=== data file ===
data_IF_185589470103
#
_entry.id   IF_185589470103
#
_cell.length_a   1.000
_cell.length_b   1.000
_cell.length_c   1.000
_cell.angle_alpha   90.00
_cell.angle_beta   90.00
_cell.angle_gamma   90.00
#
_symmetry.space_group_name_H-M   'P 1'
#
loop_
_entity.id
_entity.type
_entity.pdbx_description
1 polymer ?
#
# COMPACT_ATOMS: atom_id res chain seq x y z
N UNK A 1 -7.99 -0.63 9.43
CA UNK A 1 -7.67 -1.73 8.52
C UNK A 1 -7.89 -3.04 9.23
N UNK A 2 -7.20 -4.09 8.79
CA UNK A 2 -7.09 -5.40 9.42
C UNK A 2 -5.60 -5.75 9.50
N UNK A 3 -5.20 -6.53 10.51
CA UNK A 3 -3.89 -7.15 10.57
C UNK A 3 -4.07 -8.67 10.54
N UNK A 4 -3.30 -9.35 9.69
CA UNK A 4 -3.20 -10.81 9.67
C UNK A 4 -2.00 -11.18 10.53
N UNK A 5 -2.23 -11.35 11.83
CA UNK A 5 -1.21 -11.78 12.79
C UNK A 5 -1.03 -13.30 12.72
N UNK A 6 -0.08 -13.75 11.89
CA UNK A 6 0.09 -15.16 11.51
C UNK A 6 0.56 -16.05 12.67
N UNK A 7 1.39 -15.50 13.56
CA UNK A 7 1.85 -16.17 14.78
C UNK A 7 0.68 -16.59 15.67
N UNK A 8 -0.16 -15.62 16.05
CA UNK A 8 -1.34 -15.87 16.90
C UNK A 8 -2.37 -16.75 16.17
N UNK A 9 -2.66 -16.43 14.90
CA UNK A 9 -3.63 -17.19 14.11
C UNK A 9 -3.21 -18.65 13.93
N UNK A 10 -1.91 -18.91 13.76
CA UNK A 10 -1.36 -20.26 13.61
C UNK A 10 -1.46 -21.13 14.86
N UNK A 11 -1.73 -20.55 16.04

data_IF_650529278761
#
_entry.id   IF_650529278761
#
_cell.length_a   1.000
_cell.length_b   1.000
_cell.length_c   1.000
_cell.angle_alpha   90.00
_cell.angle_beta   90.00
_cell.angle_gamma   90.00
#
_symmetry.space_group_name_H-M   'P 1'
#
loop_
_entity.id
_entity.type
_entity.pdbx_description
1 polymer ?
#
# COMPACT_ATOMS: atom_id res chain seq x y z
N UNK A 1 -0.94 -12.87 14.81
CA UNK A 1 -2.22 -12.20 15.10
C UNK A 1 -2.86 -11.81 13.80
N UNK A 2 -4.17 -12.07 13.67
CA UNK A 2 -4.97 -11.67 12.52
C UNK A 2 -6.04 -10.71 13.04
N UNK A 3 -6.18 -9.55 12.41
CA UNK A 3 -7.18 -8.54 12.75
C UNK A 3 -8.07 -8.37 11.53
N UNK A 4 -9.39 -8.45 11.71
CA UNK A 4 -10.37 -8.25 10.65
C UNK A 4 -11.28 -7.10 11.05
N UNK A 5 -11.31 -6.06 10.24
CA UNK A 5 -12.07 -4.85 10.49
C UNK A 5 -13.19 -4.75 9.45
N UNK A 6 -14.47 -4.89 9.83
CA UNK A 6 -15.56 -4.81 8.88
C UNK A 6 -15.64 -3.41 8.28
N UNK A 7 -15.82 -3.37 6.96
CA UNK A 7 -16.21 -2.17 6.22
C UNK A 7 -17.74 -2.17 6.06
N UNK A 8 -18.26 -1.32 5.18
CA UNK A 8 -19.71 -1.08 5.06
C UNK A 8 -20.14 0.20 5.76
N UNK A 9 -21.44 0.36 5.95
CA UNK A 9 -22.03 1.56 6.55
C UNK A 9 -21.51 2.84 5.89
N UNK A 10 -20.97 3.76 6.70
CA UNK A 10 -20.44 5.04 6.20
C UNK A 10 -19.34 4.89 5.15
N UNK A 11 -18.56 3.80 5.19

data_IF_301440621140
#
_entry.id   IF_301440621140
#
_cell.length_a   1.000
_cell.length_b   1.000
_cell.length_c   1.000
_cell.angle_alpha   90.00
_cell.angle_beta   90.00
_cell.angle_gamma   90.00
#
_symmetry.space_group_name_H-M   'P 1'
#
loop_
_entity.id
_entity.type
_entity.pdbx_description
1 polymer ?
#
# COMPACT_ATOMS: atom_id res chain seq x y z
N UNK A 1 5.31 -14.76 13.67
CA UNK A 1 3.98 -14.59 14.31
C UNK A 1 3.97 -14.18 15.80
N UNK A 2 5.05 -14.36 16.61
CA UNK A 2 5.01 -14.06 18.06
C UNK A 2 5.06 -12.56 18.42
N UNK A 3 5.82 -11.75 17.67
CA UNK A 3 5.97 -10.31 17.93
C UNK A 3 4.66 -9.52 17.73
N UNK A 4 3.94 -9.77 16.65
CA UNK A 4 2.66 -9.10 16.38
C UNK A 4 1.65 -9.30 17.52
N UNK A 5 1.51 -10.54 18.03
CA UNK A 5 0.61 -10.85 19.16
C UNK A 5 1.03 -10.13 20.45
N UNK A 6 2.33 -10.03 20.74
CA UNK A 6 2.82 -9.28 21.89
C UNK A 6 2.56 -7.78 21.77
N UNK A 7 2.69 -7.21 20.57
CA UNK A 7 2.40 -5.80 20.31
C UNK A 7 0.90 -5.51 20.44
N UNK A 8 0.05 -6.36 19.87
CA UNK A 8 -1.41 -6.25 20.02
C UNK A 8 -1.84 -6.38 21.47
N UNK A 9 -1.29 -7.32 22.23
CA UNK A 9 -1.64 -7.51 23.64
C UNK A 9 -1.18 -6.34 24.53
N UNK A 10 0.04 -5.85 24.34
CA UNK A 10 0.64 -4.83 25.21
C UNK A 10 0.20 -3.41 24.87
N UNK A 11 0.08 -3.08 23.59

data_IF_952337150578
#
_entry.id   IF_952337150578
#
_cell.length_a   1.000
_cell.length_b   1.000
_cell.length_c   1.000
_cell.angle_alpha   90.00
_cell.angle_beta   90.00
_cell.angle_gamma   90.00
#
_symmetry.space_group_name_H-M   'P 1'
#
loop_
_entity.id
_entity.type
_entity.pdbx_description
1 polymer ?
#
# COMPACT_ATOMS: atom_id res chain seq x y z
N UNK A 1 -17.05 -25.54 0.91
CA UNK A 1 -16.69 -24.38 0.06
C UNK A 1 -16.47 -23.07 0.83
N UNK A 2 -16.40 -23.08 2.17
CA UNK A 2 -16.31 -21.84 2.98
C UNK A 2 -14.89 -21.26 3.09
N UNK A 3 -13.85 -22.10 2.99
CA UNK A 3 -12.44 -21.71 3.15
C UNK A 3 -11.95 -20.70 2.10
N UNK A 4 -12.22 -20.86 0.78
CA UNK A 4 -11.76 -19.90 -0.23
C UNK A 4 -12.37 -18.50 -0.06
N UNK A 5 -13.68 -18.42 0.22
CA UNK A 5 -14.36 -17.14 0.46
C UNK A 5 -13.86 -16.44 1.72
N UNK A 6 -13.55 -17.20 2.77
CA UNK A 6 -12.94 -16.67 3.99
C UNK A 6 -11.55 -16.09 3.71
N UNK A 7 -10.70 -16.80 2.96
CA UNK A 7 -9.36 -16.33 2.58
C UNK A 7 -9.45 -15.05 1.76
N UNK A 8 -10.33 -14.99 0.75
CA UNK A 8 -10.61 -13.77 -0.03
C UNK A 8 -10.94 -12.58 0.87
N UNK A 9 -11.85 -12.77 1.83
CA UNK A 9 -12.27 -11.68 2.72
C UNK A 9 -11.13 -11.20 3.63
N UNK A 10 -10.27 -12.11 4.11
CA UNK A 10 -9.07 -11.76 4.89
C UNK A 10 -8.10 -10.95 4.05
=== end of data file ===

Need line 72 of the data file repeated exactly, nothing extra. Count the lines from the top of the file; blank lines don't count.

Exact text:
N UNK A 1 -0.94 -12.87 14.81